NZ trade policy
As a trade dependent economy, geographically distant from export markets, New Zealand is a firm supporter of free and open trade. We have one of the most open market economies in the world.
The Government wants to ensure that economic growth in New Zealand is both sustainable and inclusive and that our trade policy supports that goal.
New Zealand is a strong supporter of international trade rules underpinned by the World Trade Organisation (WTO). Over the past three decades, successive New Zealand Governments have reformed our trade rules by removing many barriers to imports, ending most subsidies, and ensuring that the rules relating to foreign investment are designed to encourage productive foreign investment in New Zealand.
We’re consistently ranked by the World Bank and others as one of the most business-friendly countries in the world. We believe that open markets and the free flow of trade are ultimately in everyone’s best interests.
However, some elements of domestic public opinion are increasingly sceptical about trade agreements, and there is increasing public interest in the role that trade policy might play in contributing to solutions on issues of wider societal concern - including to help address inequality (gender, indigenous peoples' rights), as well as on climate change and as an enabler of regional economic development.
Responding to these concerns and interests, the Government has launched a process to develop a progressive and inclusive 'Trade For All' Agenda, in consultation with New Zealanders. This process will be an opportunity to hear, acknowledge, and respond to the concerns and interests of New Zealanders in an ever-more complex global trading environment.
A work programme for public consultation and engagement is currently being designed, but in the meantime more information on the Trade For All agenda and the process can be found on the Trade For All Agenda webpage.
Trade is critical to New Zealand’s economy. We can only pay for the goods and services we import from overseas by selling exports to other countries. At the moment, international trade (exports and imports) make up around 60% of New Zealand’s total economic activity.
New Zealand has an open economy that places few barriers in the way of foreign service providers or imports. But our exporters - particularly agricultural products exporters - often encounter barriers overseas, such as steep tariffs, quantitative restrictions, and anti-competitive local subsidies.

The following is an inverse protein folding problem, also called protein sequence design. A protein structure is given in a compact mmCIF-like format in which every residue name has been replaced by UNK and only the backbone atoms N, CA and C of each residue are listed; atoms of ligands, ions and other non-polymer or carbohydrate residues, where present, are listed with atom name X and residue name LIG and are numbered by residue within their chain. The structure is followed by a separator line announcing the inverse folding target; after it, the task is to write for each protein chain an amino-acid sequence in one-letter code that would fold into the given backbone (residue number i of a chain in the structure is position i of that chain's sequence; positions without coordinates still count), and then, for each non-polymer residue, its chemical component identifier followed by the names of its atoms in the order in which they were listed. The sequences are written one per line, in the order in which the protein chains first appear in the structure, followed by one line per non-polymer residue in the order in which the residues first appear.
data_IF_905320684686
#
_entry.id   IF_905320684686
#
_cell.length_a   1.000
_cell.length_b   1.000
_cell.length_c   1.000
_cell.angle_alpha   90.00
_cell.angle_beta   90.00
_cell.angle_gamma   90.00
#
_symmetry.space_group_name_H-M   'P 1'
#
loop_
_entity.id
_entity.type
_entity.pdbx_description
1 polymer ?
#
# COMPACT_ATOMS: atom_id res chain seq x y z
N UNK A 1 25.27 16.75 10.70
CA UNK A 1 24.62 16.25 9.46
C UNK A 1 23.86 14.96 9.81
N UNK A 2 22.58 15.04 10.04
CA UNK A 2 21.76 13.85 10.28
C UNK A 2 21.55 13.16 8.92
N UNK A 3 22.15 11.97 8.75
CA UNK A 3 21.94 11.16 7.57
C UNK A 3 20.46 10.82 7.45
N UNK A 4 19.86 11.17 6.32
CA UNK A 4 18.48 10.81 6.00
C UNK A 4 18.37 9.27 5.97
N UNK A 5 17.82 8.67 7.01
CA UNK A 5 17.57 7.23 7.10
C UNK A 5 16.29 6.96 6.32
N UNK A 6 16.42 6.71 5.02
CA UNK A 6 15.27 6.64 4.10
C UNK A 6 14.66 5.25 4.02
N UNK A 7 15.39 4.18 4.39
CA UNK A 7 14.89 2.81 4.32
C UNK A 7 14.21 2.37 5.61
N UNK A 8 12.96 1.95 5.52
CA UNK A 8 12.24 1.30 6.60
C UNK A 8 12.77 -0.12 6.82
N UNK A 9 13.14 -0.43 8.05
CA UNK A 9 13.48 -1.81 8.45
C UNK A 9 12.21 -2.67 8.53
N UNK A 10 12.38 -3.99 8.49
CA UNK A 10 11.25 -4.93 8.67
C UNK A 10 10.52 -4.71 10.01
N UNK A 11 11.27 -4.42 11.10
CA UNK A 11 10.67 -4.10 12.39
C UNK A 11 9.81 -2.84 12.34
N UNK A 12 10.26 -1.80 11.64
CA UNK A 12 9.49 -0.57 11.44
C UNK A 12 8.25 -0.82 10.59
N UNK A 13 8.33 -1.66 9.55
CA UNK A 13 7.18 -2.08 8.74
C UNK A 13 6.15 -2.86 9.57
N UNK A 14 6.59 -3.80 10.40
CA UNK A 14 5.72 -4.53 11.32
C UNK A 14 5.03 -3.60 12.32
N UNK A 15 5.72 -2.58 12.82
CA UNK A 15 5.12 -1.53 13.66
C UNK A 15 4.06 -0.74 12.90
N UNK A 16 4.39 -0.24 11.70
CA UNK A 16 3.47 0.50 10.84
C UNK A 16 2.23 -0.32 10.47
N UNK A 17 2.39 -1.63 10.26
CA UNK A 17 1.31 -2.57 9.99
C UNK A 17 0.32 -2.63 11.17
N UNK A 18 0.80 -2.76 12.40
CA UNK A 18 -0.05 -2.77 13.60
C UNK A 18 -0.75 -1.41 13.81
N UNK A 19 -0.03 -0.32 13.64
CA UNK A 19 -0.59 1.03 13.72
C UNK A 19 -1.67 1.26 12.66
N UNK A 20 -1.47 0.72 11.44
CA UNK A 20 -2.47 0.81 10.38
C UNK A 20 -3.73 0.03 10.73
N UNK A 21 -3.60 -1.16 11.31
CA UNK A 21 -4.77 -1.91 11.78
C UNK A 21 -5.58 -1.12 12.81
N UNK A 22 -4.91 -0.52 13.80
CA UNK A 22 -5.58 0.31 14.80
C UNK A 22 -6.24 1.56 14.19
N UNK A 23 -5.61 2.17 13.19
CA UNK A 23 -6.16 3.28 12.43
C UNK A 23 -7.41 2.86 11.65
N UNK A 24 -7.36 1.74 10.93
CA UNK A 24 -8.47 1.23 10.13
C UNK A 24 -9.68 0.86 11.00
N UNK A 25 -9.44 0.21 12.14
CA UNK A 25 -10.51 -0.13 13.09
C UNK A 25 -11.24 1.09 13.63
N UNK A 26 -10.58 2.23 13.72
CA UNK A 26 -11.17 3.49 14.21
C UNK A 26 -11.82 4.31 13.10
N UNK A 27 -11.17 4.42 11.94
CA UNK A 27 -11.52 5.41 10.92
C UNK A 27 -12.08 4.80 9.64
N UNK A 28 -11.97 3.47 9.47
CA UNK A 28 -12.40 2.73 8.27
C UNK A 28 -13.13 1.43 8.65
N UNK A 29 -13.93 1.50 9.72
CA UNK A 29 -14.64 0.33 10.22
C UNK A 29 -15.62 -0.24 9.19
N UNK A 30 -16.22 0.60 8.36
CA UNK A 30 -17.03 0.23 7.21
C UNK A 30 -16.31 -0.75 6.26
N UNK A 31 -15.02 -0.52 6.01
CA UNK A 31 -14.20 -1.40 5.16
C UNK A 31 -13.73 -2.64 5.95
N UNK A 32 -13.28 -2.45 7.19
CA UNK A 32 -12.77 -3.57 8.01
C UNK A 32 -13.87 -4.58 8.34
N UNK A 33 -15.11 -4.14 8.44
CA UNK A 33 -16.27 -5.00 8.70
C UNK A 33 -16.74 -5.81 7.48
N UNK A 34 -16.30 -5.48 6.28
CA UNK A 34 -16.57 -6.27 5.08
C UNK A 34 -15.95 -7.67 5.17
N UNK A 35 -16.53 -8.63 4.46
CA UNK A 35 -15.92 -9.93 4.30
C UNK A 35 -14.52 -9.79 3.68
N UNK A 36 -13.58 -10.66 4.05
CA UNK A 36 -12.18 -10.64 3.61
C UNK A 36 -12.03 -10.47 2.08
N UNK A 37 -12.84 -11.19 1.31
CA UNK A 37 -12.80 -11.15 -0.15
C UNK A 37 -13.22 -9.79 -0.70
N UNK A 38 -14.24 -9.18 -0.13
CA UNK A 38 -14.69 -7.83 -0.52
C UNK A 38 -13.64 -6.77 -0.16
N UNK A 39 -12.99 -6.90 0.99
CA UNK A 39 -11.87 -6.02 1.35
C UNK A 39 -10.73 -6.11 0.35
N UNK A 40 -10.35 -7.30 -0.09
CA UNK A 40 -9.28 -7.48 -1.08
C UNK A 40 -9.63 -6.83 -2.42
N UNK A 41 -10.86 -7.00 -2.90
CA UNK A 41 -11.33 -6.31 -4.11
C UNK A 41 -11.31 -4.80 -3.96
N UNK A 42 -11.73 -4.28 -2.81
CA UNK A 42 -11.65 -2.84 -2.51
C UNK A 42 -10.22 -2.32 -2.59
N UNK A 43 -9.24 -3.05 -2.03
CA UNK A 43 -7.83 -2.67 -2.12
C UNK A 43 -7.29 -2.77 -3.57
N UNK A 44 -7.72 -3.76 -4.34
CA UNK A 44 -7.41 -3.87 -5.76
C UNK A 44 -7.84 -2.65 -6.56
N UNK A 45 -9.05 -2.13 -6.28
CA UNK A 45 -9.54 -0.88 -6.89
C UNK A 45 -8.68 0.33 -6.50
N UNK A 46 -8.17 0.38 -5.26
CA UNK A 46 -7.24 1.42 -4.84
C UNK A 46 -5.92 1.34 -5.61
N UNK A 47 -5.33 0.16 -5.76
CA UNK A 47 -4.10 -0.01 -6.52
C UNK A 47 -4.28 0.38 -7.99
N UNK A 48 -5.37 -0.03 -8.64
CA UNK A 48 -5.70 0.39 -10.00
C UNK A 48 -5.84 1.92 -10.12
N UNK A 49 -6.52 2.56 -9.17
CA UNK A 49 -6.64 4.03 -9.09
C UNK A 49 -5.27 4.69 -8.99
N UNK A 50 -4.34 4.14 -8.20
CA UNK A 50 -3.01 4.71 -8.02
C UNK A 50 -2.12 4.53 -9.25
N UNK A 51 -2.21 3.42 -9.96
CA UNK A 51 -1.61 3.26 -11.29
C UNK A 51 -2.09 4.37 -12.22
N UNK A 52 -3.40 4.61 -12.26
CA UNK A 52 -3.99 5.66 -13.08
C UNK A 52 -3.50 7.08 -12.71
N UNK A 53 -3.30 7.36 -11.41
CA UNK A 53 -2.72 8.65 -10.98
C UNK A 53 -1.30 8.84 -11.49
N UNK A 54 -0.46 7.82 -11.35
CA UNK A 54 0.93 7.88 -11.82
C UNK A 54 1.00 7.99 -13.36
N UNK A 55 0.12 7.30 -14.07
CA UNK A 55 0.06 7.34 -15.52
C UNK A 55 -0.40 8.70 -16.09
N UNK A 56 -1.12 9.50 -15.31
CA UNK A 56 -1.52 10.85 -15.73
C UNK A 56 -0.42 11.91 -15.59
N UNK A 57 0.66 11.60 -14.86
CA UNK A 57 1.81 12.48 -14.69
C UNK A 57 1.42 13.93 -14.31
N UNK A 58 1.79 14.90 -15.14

Other non-tariff measures such as regulatory barriers also affect services exporters. This is why New Zealand pursues an active free trade agenda. We need to establish and maintain our exporters’ access to markets that matter so we can advance and safeguard New Zealand’s interests.
Free trade doesn’t just benefit our exporters. Our open economy has meant New Zealand importers and consumers now enjoy access to a much wider and competitively priced range of goods and services.
Since 2000, FTAs have flourished worldwide. As our global competitors develop new networks of trade agreements, New Zealand needs to match their progress or risk our exporters being disadvantaged.
New Zealand’s participation in the WTO, the Organisation for Economic Cooperation and Development (OECD), and Asia Pacific Economic Cooperation (APEC) among others, supports our free trade policy.
Goods made up 70% of New Zealand goods and services exports and were valued at $53.6 billion in the year ending December 2017.
Agricultural goods – New Zealand is the world’s 12th largest agricultural exporter by value. We’re the number one sheep meat exporter, the number one dairy product exporter and the second biggest wool exporter. Improving productivity, value-add and export earnings in this sector are critical to New Zealand's sustainable economic growth. FTAs are one way the government can support such growth.
Non-agricultural goods – 38% of our merchandise exports are non-agricultural goods. Our top earners include forestry products, crude and refined petroleum, and fish products; and exports of manufactured products such as clothing and electronics are growing. However, as a whole, our non-agricultural exports have only been expanding by 1% per year in the last decade. It’s critical we work to secure the FTAs we have under negotiation, and make sure we help businesses to take full advantage of our current agreements.
Services made up around 30% of New Zealand goods and services exports, valued at $22.7 billion (December 2017). These exports include tourism (our largest service export), transport, education and commercial services such as IT, telecommunications, accounting and film production. It is important that we continue to negotiate high-quality comprehensive FTAs that cover trade in services and investment, as well as trade in goods.